As for personal development, I think it is ridiculous to imply that personal growth requires a hierarchy. Personal growth is one of our core values at GrantTree and it is doing perfectly well without a static, non-flat hierarchy. Personal growth is about growing who you are, what you’re able to do, your sense of purpose, your sense of achievement. How bizarre that an entrepreneur, who almost by definition is someone who finds personal growth without any management structure around him or her, comes to the conclusion that other people need a manager in order to grow personally?

If anything, traditional management stifles personal growth by imposing boundaries on it. Without reporting lines, everyone is free to grow in the direction in which they feel they wish to grow, and to push themselves as fast as they want with no speed limit.

Conversely, an open culture with a flat hierarchy liberates everyone to grow in whatever direction they feel inclined to, without needing to ask for permission or wait until they’re promoted up the career ladder. Open cultures encourage people to grow at whatever rate they’re comfortable. Combined with a good mentor, this should outperform the hierarchical approach to personal growth consistently.

Decisions don’t have to float upwards

Finally, Dustin also made the point that someone needs to take responsibility for making the decisions, which he feels is not addressed by a flat management structure.

However, built into that statement is the implicit belief that people in general cannot be trusted to take responsibility for the decisions they make. In an open culture, everyone can and does make decisions and takes responsibility for the outcome of those decisions. The presence of a manager who will take responsibility for your decisions is precisely what leads to the infantilisation of employees that then provides evidence that of course, people can’t be trusted to take responsibility for their actions, etc.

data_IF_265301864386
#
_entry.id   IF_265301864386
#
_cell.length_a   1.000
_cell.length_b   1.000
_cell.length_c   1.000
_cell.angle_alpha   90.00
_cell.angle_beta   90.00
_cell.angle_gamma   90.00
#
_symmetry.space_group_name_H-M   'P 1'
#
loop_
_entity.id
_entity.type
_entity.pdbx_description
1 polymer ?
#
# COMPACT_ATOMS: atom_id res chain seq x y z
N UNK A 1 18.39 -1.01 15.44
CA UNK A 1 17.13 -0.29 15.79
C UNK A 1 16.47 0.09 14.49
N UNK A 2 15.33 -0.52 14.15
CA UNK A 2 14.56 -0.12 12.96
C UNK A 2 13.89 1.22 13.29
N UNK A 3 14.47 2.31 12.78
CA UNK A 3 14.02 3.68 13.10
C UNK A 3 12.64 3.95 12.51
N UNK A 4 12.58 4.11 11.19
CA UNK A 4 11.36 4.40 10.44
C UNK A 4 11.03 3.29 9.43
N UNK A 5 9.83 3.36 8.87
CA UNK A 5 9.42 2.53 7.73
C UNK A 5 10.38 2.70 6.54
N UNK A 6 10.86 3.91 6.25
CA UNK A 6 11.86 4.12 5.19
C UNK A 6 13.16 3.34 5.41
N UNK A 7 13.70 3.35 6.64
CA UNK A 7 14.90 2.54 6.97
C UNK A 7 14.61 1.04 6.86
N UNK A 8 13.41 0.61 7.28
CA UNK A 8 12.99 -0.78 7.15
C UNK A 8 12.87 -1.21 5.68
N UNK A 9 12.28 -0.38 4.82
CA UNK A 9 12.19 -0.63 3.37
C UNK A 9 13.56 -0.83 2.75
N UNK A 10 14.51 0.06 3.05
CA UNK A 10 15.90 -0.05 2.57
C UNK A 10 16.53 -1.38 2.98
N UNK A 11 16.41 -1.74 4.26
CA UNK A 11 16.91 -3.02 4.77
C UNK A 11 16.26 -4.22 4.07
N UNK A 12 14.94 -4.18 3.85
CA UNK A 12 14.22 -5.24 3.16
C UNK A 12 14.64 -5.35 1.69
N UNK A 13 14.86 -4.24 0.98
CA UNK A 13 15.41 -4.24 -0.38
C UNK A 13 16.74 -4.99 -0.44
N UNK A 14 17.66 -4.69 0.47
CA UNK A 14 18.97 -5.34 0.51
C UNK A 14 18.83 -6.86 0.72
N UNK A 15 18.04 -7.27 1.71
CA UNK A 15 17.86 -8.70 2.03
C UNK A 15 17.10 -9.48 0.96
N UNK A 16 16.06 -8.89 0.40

If it begins without trust, it is unlikely to end up with an open culture. I see this assertion that decision-power lines of responsibility are necessary as a big warning sign about Asana’s culture and its future.

A conclusion

I’m not saying that Dustin is necessarily wrong with his assertions. They may be correct in the environment of Asana. However, the dismissal of flat hierarchies as incompatible with mentorship and personal growth are flat-out (!) wrong, and doing so based on a quick extrapolation of an “employee handbook” which clearly gives only a very partial picture of life at Valve seems quite unfair (practically a straw man argument). At least, before making this point, Dustin should have contacted some current or former Valve employees to ask how things work in practice.

My main concern after reading this article, however, is that although Asana seems to have started with an open culture, it is adopting closed solutions to problems instead of doing the hard work of finding open solutions. Eventually, this is likely to erode trust and lead Asana to becoming a culture just like very other top-down, hierarchical closed culture. That seems like a shame, since Dustin appears to want to do the right thing in other areas of the business.

Millenials: not working for money